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    (A) Neck swelling and stiffness observed on the right side. (B) A lateral cervical X-ray showed widening of the retropharyngeal space. (C) MRI revealed a decrease in vertebral body height, irregular margins, and a decrease in intravertebral disk space at C3–C4 and destructed C1 vertebra (marked by the black arrow). (D) Photomicrograph revealed caseating granuloma with central necrosis, lymphocytes, and giant cells, which are consistent with tuberculosis.

  • 1.

    Diom ES, Ndiaye C, Djafarou AB, Ndiaye IC, Faye PM, Tall A, Ndiaye M, Diallo BK, Diouf R, Diop EM, 2011. A case of cervical Pott's disease revealed by parapharyngeal abscess. Eur Ann Otorhinolaryngol Head Neck Dis 128: 151153.

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  • 2.

    Attia M, Harnof S, Knoller N, Shacked I, Zibly Z, Bedrin L, Regev-Yochay G, 2004. Cervical Pott's disease presenting as a retropharyngeal abscess. Isr Med Assoc J 6: 438439.

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A Rare Cause of Retropharyngeal Abscess: Cervical Pott's Disease

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  • Surgery, University of Medical Sciences and Technology, Khartoum, Sudan; Otolaryngology, Military Hospital, Khartoum, Sudan

A 6-year-old boy presented with 4 months of right neck pain that, along with increasing swelling over the previous 15 days, was associated with fever, night sweats, and dysphagia. Physical examination showed diffuse right neck swelling (Figure 1A). Serological tests for human immunodeficiency virus (HIV) were negative. A lateral cervical spine X-ray revealed widening of the retropharyngeal space (Figure 1B). Magnetic resonance imaging (MRI) revealed a hyperintense pre-vertebral collection (Figure 1C). A percutaneous fine-needle aspiration decompressed the collection. Microscopic examination of the material obtained showed acid fast bacilli and granulomatous inflammation (Figure 1D). Administration of antituberculous drugs (isoniazid, rifampicin, and pyrazinamide) led to rapid improvement (disappearance of visible swelling at 4 weeks), especially the ability to eat normally. Six months of treatment was completed. Retropharyngeal abscess caused by cervical Pott's Disease is rare and should be suspected with a destructive spine lesion with associated findings in the appropriate setting.1,2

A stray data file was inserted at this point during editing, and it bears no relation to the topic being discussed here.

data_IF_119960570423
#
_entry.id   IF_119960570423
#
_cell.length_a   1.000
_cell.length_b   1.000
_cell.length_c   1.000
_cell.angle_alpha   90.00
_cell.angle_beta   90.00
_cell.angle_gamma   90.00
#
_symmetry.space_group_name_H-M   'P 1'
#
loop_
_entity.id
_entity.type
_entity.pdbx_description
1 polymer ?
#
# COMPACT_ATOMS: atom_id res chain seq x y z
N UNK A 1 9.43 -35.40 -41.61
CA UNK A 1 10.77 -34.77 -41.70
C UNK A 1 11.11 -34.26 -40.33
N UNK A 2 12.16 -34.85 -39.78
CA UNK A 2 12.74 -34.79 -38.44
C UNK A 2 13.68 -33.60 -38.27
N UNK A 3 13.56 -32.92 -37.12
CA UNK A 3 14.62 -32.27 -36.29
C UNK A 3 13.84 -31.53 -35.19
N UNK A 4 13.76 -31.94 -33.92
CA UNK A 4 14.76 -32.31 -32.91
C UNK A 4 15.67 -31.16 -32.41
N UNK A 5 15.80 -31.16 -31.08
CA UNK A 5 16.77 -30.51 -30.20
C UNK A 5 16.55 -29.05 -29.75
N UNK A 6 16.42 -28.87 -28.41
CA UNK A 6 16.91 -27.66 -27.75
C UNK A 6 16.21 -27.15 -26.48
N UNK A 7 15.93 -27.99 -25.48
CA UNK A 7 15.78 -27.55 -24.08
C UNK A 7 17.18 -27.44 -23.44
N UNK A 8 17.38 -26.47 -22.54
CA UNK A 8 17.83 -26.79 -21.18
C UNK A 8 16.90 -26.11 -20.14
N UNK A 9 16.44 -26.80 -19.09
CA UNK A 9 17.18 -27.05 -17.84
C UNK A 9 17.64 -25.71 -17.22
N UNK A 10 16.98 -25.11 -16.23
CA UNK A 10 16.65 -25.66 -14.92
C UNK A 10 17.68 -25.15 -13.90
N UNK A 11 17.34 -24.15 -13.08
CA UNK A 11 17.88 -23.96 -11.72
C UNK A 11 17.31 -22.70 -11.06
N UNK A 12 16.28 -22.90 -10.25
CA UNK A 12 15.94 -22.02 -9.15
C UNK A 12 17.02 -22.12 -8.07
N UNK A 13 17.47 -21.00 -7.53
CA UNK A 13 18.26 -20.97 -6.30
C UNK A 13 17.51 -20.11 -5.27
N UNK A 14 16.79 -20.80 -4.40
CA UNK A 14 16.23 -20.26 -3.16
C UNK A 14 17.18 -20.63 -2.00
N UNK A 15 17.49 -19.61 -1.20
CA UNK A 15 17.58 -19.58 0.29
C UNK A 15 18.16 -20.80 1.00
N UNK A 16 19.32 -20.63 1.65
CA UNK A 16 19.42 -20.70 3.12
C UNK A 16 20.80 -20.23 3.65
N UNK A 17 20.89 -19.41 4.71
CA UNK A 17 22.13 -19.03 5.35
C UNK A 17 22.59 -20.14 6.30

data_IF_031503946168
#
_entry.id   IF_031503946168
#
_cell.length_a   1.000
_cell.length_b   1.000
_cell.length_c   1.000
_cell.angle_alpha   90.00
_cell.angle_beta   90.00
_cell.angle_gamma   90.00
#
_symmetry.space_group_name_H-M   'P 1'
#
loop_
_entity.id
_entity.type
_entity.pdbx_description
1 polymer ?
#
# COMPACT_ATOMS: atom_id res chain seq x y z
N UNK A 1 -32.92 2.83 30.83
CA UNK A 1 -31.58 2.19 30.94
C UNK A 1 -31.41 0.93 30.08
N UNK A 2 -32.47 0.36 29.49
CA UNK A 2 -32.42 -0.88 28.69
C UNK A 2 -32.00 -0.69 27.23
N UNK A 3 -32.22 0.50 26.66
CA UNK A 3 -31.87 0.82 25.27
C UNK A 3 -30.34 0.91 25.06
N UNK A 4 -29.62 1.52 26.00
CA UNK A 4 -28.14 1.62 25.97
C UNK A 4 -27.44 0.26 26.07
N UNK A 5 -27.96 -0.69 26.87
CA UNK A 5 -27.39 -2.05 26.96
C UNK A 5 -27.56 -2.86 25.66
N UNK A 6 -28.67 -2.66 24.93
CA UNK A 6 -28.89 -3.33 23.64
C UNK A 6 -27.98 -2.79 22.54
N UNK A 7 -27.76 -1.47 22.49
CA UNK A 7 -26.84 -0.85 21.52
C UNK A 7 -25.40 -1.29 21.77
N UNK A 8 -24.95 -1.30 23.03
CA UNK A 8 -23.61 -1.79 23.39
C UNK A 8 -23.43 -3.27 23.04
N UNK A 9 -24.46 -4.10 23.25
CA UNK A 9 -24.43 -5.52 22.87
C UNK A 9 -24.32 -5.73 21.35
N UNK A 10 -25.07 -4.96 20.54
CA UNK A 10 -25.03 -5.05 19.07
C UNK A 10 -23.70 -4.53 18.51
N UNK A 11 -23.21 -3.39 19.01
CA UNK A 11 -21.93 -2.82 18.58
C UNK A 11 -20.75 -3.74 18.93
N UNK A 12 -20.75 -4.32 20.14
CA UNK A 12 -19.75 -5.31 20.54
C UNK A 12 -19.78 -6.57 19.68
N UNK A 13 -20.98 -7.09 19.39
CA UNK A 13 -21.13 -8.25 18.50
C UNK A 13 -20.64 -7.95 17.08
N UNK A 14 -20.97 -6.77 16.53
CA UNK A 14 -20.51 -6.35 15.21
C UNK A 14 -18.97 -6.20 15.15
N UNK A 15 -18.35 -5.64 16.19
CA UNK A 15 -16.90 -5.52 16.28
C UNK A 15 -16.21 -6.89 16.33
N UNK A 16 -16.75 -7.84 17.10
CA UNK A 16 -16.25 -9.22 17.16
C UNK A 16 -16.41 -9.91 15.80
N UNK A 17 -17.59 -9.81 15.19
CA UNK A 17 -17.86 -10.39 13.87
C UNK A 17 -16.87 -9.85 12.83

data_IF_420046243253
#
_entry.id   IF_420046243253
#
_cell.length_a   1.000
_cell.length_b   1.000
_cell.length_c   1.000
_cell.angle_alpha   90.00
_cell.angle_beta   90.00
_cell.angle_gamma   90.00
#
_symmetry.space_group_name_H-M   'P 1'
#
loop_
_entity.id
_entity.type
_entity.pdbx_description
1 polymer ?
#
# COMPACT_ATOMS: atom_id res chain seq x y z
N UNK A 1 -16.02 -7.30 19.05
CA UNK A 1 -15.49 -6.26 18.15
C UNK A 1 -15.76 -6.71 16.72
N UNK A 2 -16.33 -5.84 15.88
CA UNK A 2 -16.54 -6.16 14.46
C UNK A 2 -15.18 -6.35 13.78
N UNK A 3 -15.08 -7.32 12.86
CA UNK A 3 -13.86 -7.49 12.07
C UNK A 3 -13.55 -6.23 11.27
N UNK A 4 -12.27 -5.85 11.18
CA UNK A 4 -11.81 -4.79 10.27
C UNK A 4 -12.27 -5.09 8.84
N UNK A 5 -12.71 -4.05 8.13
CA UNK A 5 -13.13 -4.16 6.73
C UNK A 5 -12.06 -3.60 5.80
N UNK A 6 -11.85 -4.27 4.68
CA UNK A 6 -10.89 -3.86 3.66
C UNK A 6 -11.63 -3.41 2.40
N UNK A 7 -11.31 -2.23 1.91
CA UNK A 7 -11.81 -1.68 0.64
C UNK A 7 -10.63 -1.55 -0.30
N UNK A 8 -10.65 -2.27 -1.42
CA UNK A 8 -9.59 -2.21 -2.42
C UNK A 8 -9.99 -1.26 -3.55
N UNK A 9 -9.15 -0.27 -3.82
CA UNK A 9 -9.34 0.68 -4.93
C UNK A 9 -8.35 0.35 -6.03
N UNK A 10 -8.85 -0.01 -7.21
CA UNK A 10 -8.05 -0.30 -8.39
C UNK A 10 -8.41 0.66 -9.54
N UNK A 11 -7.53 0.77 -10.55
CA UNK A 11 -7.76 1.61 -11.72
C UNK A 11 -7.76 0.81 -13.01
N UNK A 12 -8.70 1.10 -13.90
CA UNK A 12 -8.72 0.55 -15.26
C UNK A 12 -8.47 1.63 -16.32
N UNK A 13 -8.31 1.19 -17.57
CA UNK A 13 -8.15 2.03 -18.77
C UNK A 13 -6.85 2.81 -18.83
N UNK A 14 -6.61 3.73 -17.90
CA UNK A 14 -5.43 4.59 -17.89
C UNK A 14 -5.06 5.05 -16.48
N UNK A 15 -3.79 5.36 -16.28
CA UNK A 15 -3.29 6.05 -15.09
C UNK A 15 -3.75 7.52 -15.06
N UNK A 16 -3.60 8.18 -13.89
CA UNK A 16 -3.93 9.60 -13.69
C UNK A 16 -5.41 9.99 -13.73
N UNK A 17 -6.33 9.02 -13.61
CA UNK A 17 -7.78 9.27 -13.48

Figure 1.
Figure 1.

(A) Neck swelling and stiffness observed on the right side. (B) A lateral cervical X-ray showed widening of the retropharyngeal space. (C) MRI revealed a decrease in vertebral body height, irregular margins, and a decrease in intravertebral disk space at C3–C4 and destructed C1 vertebra (marked by the black arrow). (D) Photomicrograph revealed caseating granuloma with central necrosis, lymphocytes, and giant cells, which are consistent with tuberculosis.

Citation: The American Society of Tropical Medicine and Hygiene 92, 5; 10.4269/ajtmh.14-0460

  • 1.

    Diom ES, Ndiaye C, Djafarou AB, Ndiaye IC, Faye PM, Tall A, Ndiaye M, Diallo BK, Diouf R, Diop EM, 2011. A case of cervical Pott's disease revealed by parapharyngeal abscess. Eur Ann Otorhinolaryngol Head Neck Dis 128: 151153.

    • Search Google Scholar
    • Export Citation
  • 2.

    Attia M, Harnof S, Knoller N, Shacked I, Zibly Z, Bedrin L, Regev-Yochay G, 2004. Cervical Pott's disease presenting as a retropharyngeal abscess. Isr Med Assoc J 6: 438439.

    • Search Google Scholar
    • Export Citation

Author Notes

* Address correspondence to Awad Ali M. Alawad, Surgery, University of Medical Sciences and Technology, Khartoum 1111, Sudan. E-mail: awadali82@hotmail.com

Authors' addresses: Awad Ali M. Alawad, Surgery, University of Medical Sciences and Technology, Khartoum, Sudan, E-mail: awadali82@hotmail.com. Amr Fathi M. Khalifa, Otolaryngology, Military Hospital, Khartoum, Sudan, E-mail: qandor3@hotmail.com.

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